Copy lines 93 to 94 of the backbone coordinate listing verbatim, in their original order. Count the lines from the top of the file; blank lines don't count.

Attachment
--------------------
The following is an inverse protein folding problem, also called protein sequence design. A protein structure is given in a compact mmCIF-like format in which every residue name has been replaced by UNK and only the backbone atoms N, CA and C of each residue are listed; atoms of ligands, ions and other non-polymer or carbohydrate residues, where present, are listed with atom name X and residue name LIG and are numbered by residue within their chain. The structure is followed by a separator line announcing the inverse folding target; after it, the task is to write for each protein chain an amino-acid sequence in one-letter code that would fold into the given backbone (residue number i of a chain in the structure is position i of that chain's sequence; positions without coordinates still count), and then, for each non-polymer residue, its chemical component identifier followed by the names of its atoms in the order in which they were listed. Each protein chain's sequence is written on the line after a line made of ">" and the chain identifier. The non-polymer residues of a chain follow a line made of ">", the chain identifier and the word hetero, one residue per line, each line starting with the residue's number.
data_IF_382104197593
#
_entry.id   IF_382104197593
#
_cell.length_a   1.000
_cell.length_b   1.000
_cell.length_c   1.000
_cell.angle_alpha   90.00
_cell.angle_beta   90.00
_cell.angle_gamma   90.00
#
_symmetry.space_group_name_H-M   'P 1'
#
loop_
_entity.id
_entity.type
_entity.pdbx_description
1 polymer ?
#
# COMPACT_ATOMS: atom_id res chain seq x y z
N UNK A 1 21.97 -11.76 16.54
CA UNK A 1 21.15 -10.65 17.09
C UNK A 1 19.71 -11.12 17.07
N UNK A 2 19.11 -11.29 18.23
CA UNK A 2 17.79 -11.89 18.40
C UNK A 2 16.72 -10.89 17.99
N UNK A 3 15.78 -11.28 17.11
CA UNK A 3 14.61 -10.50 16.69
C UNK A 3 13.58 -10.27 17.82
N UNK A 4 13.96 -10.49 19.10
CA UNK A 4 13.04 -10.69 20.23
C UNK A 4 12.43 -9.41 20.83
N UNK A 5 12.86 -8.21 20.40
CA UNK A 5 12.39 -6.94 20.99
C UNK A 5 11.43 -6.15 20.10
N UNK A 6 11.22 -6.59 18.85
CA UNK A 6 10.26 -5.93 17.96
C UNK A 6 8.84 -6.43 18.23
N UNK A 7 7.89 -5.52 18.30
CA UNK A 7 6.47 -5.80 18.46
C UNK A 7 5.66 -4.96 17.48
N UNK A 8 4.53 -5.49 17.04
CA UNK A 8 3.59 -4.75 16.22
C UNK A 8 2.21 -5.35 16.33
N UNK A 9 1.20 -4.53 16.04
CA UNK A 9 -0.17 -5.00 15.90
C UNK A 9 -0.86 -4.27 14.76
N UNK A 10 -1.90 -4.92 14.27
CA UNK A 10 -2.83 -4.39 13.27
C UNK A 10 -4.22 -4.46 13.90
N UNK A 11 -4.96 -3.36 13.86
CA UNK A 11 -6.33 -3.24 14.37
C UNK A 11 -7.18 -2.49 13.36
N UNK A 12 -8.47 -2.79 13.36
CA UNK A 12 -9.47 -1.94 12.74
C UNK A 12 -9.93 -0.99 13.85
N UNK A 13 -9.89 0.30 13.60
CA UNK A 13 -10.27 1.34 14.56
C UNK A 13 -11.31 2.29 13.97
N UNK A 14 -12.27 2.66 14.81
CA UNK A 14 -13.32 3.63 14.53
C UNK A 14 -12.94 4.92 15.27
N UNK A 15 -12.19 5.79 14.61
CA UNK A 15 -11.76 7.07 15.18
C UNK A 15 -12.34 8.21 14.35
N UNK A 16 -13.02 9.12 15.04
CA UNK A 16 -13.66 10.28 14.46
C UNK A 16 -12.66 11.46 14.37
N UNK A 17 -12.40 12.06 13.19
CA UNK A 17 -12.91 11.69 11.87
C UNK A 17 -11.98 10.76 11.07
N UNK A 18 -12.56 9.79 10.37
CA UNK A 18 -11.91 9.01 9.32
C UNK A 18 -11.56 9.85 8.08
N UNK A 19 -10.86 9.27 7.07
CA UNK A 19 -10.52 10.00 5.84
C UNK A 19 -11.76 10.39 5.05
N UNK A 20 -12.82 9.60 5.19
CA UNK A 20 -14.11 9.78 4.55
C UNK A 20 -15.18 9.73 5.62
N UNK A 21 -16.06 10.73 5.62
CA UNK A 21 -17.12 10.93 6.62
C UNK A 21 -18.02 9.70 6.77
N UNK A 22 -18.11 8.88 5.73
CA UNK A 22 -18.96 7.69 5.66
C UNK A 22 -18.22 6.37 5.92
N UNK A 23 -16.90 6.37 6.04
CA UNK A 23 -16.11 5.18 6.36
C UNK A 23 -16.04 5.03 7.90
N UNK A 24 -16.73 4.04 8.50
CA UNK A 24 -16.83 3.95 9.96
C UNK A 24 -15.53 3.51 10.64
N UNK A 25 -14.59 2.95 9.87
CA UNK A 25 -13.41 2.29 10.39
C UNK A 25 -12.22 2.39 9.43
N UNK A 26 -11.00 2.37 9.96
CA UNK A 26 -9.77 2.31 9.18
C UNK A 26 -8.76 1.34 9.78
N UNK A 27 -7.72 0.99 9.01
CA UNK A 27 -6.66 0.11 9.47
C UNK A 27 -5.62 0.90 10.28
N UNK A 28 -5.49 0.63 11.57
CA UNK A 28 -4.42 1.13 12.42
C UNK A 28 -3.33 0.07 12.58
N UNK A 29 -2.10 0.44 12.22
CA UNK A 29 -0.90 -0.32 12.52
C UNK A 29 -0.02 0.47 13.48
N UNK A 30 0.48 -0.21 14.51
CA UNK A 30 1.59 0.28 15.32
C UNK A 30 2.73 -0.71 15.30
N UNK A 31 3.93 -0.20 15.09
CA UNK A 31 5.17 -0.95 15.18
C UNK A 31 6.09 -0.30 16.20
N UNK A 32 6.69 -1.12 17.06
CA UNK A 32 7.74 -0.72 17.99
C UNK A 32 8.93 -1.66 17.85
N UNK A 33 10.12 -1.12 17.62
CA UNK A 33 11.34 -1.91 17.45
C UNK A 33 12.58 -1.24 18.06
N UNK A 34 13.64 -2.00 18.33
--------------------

C UNK A 24 -15.53 3.51 10.64
N UNK A 25 -14.59 2.95 9.87